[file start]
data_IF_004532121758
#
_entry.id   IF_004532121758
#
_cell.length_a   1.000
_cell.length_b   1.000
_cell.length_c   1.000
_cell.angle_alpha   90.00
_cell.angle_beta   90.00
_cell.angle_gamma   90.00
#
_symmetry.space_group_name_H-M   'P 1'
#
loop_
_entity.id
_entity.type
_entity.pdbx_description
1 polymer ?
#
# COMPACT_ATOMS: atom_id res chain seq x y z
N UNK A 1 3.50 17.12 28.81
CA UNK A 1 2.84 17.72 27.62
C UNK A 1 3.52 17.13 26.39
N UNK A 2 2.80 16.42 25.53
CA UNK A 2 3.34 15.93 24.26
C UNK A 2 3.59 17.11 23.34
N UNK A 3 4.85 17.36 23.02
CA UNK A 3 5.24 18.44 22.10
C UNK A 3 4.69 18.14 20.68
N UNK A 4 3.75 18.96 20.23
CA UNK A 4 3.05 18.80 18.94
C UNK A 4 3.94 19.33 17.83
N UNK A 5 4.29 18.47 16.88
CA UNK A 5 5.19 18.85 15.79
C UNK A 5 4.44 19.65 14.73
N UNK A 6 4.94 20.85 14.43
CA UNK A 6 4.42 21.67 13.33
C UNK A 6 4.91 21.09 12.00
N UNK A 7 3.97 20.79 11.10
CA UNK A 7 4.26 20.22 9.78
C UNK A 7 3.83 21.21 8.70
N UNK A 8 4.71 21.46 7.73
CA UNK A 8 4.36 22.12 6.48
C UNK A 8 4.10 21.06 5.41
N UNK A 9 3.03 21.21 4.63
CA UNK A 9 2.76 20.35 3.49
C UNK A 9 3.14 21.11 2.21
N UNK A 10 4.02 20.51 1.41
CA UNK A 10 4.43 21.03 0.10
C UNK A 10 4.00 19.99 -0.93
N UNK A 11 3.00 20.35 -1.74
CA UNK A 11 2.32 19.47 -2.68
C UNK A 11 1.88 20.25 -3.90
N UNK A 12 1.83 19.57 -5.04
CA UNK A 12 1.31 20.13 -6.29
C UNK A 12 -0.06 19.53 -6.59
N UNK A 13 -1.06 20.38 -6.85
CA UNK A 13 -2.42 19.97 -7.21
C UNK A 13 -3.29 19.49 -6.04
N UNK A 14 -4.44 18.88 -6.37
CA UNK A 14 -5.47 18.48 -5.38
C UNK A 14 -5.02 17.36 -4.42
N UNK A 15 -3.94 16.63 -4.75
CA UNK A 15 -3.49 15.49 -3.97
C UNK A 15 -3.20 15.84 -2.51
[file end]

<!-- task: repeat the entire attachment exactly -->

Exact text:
data_IF_004532121758
#
_entry.id   IF_004532121758
#
_cell.length_a   1.000
_cell.length_b   1.000
_cell.length_c   1.000
_cell.angle_alpha   90.00
_cell.angle_beta   90.00
_cell.angle_gamma   90.00
#
_symmetry.space_group_name_H-M   'P 1'
#
loop_
_entity.id
_entity.type
_entity.pdbx_description
1 polymer ?
#
# COMPACT_ATOMS: atom_id res chain seq x y z
N UNK A 1 3.50 17.12 28.81
CA UNK A 1 2.84 17.72 27.62
C UNK A 1 3.52 17.13 26.39
N UNK A 2 2.80 16.42 25.53
CA UNK A 2 3.34 15.93 24.26
C UNK A 2 3.59 17.11 23.34
N UNK A 3 4.85 17.36 23.02
CA UNK A 3 5.24 18.44 22.10
C UNK A 3 4.69 18.14 20.68
N UNK A 4 3.75 18.96 20.23
CA UNK A 4 3.05 18.80 18.94
C UNK A 4 3.94 19.33 17.83
N UNK A 5 4.29 18.47 16.88
CA UNK A 5 5.19 18.85 15.79
C UNK A 5 4.44 19.65 14.73
N UNK A 6 4.94 20.85 14.43
CA UNK A 6 4.42 21.67 13.33
C UNK A 6 4.91 21.09 12.00
N UNK A 7 3.97 20.79 11.10
CA UNK A 7 4.26 20.22 9.78
C UNK A 7 3.83 21.21 8.70
N UNK A 8 4.71 21.46 7.73
CA UNK A 8 4.36 22.12 6.48
C UNK A 8 4.10 21.06 5.41
N UNK A 9 3.03 21.21 4.63
CA UNK A 9 2.76 20.35 3.49
C UNK A 9 3.14 21.11 2.21
N UNK A 10 4.02 20.51 1.41
CA UNK A 10 4.43 21.03 0.10
C UNK A 10 4.00 19.99 -0.93
N UNK A 11 3.00 20.35 -1.74
CA UNK A 11 2.32 19.47 -2.68
C UNK A 11 1.88 20.25 -3.90
N UNK A 12 1.83 19.57 -5.04
CA UNK A 12 1.31 20.13 -6.29
C UNK A 12 -0.06 19.53 -6.59
N UNK A 13 -1.06 20.38 -6.85
CA UNK A 13 -2.42 19.97 -7.21
C UNK A 13 -3.29 19.49 -6.04
N UNK A 14 -4.44 18.88 -6.37
CA UNK A 14 -5.47 18.48 -5.38
C UNK A 14 -5.02 17.36 -4.42
N UNK A 15 -3.94 16.63 -4.75
CA UNK A 15 -3.49 15.49 -3.97
C UNK A 15 -3.20 15.84 -2.51